Mean Girls is cute and funny, well-staged, a little too long for what it is, occasionally miked too loud, and ultimately better than getting a cavity filled. I wish I'd been thrilled by it, but again, it was hardly an ordeal. Some of my tepid reaction has to do with my own preferences, one of which is not to shell out serious buckage to see something from the rear balcony that I saw from a better seat in a movie theater fifteen years ago. I also didn't dig the score, which struck me weirdly as a thin interpretation of Broadway musicals in some vague generic sense but without a real grasp of the blood and guts that make some representations of the genre work way better than others do. And honestly, some of it was just that I was knee-deep in the end of my semester when I saw it, and thus even more overwhelmed and grumpy than I usually am, especially when it comes to encountering such sweet, well-meaning baubles.
The performers were game and some of them were really terrific. The audience I saw it with seemed to love it. It's apparently selling very, very well. And truly, whatever, it was fine, I've never written a film or adapted one into a Broadway show, so what the hell do I know? I can't help but wonder how it would have fared had Fey and her husband not been behind it, but we'll never know, and anyway, that's just not how show biz works.
Our Lady of 121st Street
Stephen Adly Guirgis's Our Lady of 121st Street, in colorful revival at Signature Theater, is an imbalanced work, but ultimately its strengths win out over its weaknesses. I wish like hell I'd known before I'd seen it that it's wonderful when it comes to affectionate, deft character analysis, but that it doesn't tie up all its loose plot threads in nice little bows by the end of the swift two hours. Or maybe I'm just a moron for having expected such a sprawling piece to resolve so completely in the final minutes. Either way, I felt momentarily disoriented when the play just kind of ended.
So I'm doing you the favor I wish someone had done me, whether you want it or not: Go. See it. Enjoy the very fine production and the numerous three-dimensional characters (as well as a few two- and one-dimensional ones who are still worthy of your time and consideration). This is a very good episodic, day-in-the-life play. It is well acted, insightful, and often genuinely hilarious. Enjoy the ride, don't expect resolution, and you'll have a wonderful time.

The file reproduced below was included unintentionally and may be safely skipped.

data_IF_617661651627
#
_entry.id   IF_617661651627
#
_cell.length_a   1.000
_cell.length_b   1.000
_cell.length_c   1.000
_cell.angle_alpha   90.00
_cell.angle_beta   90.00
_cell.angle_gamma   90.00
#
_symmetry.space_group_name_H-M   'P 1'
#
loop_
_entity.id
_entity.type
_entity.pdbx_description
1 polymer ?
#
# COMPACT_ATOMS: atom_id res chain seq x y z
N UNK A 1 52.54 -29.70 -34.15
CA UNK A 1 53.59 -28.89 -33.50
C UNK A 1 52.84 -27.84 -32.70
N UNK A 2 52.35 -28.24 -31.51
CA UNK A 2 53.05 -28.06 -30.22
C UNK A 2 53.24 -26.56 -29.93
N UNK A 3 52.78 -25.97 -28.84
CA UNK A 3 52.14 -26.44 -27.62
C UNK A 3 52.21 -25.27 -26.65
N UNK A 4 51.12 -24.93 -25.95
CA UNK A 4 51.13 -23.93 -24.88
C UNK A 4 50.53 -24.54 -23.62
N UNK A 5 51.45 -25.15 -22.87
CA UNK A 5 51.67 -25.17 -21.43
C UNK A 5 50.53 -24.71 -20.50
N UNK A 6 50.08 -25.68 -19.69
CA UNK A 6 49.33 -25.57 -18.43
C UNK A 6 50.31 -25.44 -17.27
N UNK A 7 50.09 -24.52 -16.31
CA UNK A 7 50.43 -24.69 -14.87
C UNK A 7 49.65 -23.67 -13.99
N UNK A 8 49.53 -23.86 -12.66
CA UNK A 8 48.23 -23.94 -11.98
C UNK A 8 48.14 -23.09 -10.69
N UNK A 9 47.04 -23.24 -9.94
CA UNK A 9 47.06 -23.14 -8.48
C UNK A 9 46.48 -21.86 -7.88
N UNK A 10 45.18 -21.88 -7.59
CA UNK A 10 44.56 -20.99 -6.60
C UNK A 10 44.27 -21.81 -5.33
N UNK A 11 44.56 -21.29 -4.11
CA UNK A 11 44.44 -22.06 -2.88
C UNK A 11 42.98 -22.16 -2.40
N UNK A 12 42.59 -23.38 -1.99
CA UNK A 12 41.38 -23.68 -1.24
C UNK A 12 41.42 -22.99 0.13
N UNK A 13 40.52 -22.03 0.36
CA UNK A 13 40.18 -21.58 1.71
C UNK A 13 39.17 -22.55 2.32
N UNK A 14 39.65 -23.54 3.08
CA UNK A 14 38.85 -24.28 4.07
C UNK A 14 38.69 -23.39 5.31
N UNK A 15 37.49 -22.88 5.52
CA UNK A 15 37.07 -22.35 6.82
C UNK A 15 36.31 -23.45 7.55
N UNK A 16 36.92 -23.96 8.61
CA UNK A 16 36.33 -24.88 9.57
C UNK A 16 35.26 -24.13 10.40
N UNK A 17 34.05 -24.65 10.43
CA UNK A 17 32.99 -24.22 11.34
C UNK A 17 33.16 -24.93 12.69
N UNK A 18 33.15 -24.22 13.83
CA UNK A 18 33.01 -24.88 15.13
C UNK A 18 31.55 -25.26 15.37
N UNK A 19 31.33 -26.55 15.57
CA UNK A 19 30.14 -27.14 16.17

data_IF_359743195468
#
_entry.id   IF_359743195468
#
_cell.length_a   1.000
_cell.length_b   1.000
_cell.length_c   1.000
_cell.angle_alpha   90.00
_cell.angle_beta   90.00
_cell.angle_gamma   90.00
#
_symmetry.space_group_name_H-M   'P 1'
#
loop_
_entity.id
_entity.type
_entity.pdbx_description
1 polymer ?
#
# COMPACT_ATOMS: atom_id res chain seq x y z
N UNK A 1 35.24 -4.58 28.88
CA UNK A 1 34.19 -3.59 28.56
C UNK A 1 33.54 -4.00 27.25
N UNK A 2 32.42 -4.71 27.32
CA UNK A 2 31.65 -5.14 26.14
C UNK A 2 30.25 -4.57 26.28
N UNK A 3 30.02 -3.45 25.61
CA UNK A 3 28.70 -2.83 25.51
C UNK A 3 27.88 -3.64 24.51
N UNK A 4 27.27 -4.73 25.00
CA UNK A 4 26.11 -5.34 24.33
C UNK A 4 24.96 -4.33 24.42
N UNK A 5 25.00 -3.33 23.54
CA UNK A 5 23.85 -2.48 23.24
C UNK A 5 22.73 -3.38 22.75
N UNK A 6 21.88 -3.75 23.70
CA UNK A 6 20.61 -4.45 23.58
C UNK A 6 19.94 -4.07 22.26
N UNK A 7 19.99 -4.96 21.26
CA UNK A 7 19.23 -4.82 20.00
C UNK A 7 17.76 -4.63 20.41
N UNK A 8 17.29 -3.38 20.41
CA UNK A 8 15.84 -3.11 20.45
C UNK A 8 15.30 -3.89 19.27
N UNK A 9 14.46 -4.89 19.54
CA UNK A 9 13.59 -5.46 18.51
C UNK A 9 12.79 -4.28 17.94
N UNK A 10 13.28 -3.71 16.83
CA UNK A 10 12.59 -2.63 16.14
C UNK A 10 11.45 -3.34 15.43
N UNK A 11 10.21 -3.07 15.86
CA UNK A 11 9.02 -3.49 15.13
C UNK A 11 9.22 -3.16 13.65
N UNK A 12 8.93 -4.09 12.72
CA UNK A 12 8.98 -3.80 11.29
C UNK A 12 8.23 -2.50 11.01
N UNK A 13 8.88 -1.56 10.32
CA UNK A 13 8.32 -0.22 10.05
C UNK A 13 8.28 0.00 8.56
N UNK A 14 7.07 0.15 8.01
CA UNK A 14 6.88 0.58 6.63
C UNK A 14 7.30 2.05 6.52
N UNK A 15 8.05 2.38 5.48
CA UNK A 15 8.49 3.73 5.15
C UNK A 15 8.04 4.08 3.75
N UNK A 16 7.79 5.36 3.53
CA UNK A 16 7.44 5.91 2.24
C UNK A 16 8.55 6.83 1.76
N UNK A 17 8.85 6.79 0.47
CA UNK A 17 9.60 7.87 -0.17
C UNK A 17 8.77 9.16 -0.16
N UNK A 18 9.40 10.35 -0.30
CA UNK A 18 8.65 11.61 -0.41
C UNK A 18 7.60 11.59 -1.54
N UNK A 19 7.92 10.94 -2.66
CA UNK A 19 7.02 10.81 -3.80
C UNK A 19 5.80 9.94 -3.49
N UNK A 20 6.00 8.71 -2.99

The play focuses on Blue (J. Alphonse Nicholson), a troubled trumpeter struggling in the years after World War II to keep his nightclub, the Paradise, alive in the rapidly gentrifying (and now completely gone) Detroit neighborhood known as Black Bottom. Haunted by memories of his mentally ill father, also a gifted musician, Blue struggles over whether to sell his venue and move away with his bookish and resistant partner, Pumpkin (Kristolyn Lloyd), or stay and fight his demons--and the white investors who want to buy up the neighborhood. Meanwhile, his bandmembers (Keith Randolph Smith and Francois Battiste) hang out, argue with Blue, and struggle through their own lives and with their own demons, which are stirred in part by the appearance of the mysterious and beautiful Silver (Simone Missick). Are the characters symbolic? Is Silver a real woman or is she being sent from the beyond? Is the action actually happening, or is it allegorical? Engaging though Paradise Blue is, due to the typically excellent direction of Ruben Santiago-Hudson and an exceptionally strong and committed cast that's not above chewing a little scenery from time to time, I'd love to see it mounted again after some sharpening. A few revisions, I think, would nudge Paradise Blue beyond an enjoyable, engaging, and provocative stew into an absolutely dynamite piece of theater.
My daughter, herself a kid, really hates shows with nothing but kids in them. (Don't ask: we had one bad theatergoing experience that she continues to hold over my head because apparently you never know what well-meaning outing will end up scarring your offspring for life.) So when I first described Dance Nation to her as a show about preteens in a dance competition, she nixed it, only to change her mind immediately when I explained that the teens are all played by adults ranging from their 20s to well into their 60s. The notion made her laugh, and indeed, the show is funny and very sweet. The fine cast, however, captures the tail end of childhood very well without slopping into parody, and this is a big part of what makes this show as good as it is.
Like The Wolves, to which it is being regularly if not always fairly compared, Dance Nation is so loving of and respectful to its young, mostly female characters that it functions as a stark reminder of how little else is: usually, depictions of girls are either sexualized, infantalizing or condescending, and sometimes all three at once. Dance Nation is most like The Wolves in its refusal to do any of that. Here, a group of middle-American suburban girls (and one boy) prepares for a big dance competition under the tutelage of Dance Teacher Pat (Thomas Jay Ryan) and the watchful eyes of a group of doting moms (all Christina Rouner). I had absolutely no trouble believing these grownups as the tweens they were playing. I loved some of the monolgues, during which characters break from the action to speak of their lives from a perspective that involves the collapse of time: they are at once the children they were and the adults they've become. Not as cleanly structured as The Wolves, and prone to more experimental leaps in form and presentation, Dance Nation is, as a result, a little chillier and harder to follow at times. Still, it's wonderful, engaging, and worth a look; the fact that it keeps getting extended is testament to that.